I remember that girl, me, gliding these streets on horseback, now three lanes of traffic.  I remember that girl, lonely, now six people deep at the checkout.  I remember that girl heading west, up the Front Range on her horse, now fenced, now divided, now parking lots for Teslas.

Tell me progress isn’t the loss of me, tell me it isn’t inevitable, tell me I can still climb, lickety-split up to the first ridge with Rollo the dog leading the way, ducking the barbed wire, annoying the cattle. Tell me I can buy a guinea pig at the feed store on Broadway, I can hear the clank of spurs on the wooden sidewalks on Pearl.

My grandpa’s three-story high school academy, a Greek Revival stone structure from the 1890’s is now a one-story bank and parking lot.  How can I shout and tell the people who bow to beep their cars locked, that there is history here, something happened here, a desire passed by?   To beg them to stop a moment and listen to the lives that manifest through the ether, the young man struggling to be free from a life of manual labor, to be free from the narrow-gauge engines and to open a door that his family kept locked.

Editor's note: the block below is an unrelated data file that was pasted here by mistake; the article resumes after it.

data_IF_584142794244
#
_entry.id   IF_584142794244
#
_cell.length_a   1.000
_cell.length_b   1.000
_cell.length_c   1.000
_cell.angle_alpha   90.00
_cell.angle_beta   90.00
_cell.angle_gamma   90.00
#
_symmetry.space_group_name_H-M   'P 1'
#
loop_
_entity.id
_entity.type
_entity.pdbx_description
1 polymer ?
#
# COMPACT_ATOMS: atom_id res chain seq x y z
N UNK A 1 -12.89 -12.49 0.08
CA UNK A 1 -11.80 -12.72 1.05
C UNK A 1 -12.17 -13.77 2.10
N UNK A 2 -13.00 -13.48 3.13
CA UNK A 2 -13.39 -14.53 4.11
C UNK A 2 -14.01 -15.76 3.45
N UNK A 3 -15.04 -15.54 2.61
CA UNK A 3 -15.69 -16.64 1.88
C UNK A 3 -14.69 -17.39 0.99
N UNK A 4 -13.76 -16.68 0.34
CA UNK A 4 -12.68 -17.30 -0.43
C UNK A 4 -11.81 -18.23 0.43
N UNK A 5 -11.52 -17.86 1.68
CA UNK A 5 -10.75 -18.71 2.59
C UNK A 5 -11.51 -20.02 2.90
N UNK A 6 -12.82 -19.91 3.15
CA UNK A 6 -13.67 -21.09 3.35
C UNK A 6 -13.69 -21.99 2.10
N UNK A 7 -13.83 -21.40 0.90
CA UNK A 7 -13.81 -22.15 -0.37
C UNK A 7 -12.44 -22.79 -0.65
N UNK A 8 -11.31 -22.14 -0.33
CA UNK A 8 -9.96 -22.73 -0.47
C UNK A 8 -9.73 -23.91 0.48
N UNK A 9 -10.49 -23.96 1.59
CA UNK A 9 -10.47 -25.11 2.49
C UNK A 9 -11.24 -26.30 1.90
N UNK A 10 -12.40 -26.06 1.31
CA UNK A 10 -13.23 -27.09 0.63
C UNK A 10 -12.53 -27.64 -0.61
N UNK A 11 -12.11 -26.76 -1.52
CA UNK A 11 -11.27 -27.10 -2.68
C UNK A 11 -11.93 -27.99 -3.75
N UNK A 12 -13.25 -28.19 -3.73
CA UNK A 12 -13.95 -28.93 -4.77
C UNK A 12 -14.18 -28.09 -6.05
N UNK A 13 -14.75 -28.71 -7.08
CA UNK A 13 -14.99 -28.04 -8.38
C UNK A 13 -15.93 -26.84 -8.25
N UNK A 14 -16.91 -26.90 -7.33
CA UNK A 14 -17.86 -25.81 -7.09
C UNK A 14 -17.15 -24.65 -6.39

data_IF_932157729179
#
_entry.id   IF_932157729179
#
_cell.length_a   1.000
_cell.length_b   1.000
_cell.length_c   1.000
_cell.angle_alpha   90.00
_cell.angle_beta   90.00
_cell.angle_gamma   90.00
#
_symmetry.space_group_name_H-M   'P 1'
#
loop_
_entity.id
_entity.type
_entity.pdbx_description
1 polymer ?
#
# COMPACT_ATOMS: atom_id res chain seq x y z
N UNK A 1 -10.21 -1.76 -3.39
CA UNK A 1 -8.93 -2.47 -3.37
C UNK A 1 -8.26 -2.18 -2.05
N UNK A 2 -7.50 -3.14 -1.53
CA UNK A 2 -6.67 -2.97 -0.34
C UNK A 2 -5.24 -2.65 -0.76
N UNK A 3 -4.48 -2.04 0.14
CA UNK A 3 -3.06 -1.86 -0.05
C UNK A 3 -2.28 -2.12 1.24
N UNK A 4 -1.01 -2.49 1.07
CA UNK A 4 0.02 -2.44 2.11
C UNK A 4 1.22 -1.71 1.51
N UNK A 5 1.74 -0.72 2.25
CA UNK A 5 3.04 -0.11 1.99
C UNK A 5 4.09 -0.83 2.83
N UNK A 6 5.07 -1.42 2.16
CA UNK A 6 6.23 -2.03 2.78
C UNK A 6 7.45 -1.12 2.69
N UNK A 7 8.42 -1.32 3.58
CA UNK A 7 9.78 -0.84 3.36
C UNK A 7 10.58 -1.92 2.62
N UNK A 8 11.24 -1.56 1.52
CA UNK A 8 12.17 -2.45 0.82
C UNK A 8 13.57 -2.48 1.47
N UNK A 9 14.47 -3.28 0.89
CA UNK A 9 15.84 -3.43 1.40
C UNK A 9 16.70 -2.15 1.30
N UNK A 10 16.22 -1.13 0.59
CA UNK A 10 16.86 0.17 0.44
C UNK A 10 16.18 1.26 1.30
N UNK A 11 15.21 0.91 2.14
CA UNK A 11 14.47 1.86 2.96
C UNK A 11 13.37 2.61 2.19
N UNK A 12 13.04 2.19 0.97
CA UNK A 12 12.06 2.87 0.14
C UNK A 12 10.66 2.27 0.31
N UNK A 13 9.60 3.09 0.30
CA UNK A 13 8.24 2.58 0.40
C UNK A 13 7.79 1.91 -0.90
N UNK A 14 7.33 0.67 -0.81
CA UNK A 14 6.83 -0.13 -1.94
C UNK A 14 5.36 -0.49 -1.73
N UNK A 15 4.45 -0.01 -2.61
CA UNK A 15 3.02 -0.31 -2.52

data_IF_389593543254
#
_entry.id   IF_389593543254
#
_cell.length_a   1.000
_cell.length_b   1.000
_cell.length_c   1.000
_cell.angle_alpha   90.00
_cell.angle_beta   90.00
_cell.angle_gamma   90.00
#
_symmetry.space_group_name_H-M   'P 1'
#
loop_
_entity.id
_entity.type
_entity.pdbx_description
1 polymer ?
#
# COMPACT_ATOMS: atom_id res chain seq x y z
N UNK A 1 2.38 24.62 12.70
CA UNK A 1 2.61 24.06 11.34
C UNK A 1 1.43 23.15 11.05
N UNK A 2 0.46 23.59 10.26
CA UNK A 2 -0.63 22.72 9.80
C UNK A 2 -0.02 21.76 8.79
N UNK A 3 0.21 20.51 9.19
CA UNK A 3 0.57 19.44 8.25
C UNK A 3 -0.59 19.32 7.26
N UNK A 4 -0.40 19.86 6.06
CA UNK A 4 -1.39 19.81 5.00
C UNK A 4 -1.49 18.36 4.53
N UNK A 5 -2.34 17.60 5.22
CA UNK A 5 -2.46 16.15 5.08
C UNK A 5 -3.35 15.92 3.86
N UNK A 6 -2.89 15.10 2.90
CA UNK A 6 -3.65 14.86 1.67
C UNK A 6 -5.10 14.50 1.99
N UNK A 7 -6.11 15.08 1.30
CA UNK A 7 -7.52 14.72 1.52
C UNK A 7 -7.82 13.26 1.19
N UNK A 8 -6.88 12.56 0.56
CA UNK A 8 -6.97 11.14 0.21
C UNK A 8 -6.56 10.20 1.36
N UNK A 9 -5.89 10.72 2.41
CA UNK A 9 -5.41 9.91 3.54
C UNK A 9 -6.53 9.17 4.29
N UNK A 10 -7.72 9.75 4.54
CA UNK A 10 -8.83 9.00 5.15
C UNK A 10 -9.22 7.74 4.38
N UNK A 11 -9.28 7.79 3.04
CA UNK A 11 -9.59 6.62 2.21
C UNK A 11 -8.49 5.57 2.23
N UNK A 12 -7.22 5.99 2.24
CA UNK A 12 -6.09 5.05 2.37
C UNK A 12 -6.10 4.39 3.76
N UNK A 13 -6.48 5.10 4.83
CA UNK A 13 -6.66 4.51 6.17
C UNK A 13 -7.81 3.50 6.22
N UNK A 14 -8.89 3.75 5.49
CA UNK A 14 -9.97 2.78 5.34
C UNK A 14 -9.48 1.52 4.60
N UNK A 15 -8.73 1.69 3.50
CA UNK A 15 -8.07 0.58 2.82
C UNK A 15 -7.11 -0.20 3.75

I saw the store where another friend got arrested for stealing a nickel candy.  The police took her home and turned her over to her father, who beat her.  I watched and dawdled on my Schwinn as she, escorted to the back seat of the black and white, tossed me her stash and astonished, I pedaled it home, in reverence.  I ate up every bite, like communion, an homage to her battle to defy the whippings, the authority over her beautiful female body and self.